My office—the Tennessee attorney general’s charity unit—recently received a call from a judge. She was adjudicating a foreclosure that had advanced to the stage in which the debtor’s assets would soon be sold at auction. The judge was concerned because the debtor in this case was a nonprofit, and she realized that the parties had not involved our office in the foreclosure process. As a result, the judge invited our office to attend the next meeting on the status of the foreclosure.
The only parties present at the meeting were the lender and the court-appointed receiver for the nonprofit’s assets.
When we asked about the status of the nonprofit, the lender told us that the board members had all resigned and that the nonprofit had no management.
Apparently, once the board of directors realized that the nonprofit was no longer financially viable, its members washed their hands of the whole affair. The board passed a resolution allowing the lender to exercise its remedies under the loan documents and then disappeared.
As long as the nonprofit exists, however, the board has fiduciary duties to it. If a nonprofit is insolvent or otherwise can no longer fulfill its charitable mission, the board must ensure that the nonprofit winds down its affairs in an orderly fashion.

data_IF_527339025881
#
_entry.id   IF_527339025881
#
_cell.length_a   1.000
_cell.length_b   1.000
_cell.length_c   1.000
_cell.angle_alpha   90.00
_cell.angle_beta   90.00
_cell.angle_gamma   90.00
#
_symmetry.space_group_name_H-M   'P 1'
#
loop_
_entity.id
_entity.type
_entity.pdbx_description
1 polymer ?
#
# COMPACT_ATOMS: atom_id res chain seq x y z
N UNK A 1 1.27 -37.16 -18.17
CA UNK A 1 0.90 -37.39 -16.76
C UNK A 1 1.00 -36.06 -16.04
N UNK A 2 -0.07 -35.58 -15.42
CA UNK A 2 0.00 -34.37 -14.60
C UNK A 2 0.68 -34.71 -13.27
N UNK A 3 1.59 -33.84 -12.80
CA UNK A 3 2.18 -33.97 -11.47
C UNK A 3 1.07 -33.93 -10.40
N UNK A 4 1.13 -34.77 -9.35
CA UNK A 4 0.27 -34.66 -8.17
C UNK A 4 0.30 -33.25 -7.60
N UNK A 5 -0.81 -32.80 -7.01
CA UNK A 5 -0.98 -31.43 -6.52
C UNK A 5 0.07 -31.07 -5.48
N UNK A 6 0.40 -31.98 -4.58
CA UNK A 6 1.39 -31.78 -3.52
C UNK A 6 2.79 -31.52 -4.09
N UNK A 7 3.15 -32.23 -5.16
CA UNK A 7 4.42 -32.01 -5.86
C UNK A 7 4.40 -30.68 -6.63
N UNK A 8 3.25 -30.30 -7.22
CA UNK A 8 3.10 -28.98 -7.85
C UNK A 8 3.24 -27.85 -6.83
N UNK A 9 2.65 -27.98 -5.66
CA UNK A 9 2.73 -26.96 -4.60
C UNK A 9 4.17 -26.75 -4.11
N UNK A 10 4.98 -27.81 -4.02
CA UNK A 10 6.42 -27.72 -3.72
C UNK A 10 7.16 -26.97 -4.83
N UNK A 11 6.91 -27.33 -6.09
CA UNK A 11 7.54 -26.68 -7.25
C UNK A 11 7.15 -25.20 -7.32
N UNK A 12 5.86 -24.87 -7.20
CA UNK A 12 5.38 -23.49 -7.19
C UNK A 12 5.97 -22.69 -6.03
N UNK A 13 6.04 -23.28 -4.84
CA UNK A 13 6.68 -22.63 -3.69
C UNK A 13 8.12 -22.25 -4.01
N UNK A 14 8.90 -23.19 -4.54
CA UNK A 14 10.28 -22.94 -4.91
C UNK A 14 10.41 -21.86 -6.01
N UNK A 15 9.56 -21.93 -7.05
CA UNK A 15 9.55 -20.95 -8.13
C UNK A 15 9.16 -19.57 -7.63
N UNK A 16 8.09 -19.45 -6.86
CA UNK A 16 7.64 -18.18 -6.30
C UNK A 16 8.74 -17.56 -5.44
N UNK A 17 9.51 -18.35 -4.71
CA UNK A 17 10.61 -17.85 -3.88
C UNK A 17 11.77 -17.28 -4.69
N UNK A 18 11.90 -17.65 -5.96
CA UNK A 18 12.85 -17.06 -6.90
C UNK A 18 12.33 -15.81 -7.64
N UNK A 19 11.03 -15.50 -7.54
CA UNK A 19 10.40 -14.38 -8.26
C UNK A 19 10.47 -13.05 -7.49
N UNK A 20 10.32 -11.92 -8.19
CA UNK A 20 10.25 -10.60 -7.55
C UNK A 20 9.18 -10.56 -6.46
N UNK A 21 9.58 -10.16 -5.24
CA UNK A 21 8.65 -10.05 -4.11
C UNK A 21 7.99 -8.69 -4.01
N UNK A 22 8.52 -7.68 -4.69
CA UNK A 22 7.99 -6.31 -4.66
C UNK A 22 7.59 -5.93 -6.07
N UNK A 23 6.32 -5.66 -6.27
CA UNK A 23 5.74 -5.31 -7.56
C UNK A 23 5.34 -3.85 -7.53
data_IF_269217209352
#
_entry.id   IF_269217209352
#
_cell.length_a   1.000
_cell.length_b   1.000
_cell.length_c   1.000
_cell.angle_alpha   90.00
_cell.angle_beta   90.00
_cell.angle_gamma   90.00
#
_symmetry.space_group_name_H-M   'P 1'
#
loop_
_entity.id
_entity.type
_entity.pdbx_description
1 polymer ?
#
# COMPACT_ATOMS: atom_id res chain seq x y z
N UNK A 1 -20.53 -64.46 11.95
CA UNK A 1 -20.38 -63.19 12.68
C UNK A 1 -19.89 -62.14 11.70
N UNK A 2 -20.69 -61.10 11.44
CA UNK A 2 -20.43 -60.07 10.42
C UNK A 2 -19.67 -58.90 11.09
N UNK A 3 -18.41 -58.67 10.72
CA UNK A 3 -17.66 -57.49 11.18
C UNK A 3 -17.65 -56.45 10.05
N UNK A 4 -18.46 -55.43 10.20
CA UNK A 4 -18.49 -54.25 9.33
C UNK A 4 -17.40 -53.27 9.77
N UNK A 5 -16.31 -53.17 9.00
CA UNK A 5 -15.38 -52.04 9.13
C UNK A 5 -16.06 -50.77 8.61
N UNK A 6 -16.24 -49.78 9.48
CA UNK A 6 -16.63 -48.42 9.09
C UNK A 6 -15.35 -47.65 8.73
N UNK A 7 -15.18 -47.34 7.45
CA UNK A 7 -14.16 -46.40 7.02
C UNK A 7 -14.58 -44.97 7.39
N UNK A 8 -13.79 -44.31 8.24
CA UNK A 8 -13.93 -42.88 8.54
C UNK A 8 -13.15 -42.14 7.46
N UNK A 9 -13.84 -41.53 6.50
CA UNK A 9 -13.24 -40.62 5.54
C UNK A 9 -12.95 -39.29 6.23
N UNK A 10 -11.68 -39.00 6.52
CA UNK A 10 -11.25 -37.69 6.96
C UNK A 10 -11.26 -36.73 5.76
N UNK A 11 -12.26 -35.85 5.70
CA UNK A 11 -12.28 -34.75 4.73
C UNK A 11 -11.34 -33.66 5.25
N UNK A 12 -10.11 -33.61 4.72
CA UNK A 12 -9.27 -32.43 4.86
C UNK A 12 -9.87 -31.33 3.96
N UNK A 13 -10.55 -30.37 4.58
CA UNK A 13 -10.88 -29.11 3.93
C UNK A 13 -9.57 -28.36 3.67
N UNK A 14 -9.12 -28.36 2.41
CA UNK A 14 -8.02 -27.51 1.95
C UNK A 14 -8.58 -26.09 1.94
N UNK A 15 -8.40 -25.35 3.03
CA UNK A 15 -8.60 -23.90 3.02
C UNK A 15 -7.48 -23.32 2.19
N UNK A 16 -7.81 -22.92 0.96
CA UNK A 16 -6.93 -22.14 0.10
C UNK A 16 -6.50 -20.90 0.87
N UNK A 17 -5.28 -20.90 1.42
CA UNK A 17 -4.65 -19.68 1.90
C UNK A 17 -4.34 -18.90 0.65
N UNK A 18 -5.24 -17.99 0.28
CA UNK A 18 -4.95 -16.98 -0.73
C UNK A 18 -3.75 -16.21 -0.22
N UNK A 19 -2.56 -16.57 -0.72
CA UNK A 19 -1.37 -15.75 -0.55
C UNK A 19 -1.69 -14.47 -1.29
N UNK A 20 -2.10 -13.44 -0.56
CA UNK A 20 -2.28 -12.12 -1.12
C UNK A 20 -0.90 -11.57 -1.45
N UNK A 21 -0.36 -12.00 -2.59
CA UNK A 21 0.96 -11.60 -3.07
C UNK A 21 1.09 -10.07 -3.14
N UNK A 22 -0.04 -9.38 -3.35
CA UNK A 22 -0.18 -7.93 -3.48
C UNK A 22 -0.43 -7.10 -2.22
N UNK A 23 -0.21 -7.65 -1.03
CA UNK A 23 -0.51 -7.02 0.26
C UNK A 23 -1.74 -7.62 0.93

The board is responsible for ensuring that the nonprofit provides appropriate notices to state and federal regulators. The board is also responsible for providing requested information to regulators. Board members cannot avoid these obligations by resigning and leaving the nonprofit with no leadership.
Legally the board is required to dissolve the nonprofit, but when it fails to do so, that responsibility falls to the regulators and the courts.
This process will probably involve subpoenas to members of the former board, which may require board members to retain personal legal counsel at their own expense. What’s more, by resigning, board members may no longer have the benefit of directors’ and officer’ liability insurance. Former board members may even be personally liable for actions done in the name of the nonprofit while it is unmanaged.
While it may seem easy in the short term to abandon a failing nonprofit, in the long term, it can be a costly proposition for board members. It is far better to see the nonprofit safely through the dissolution process.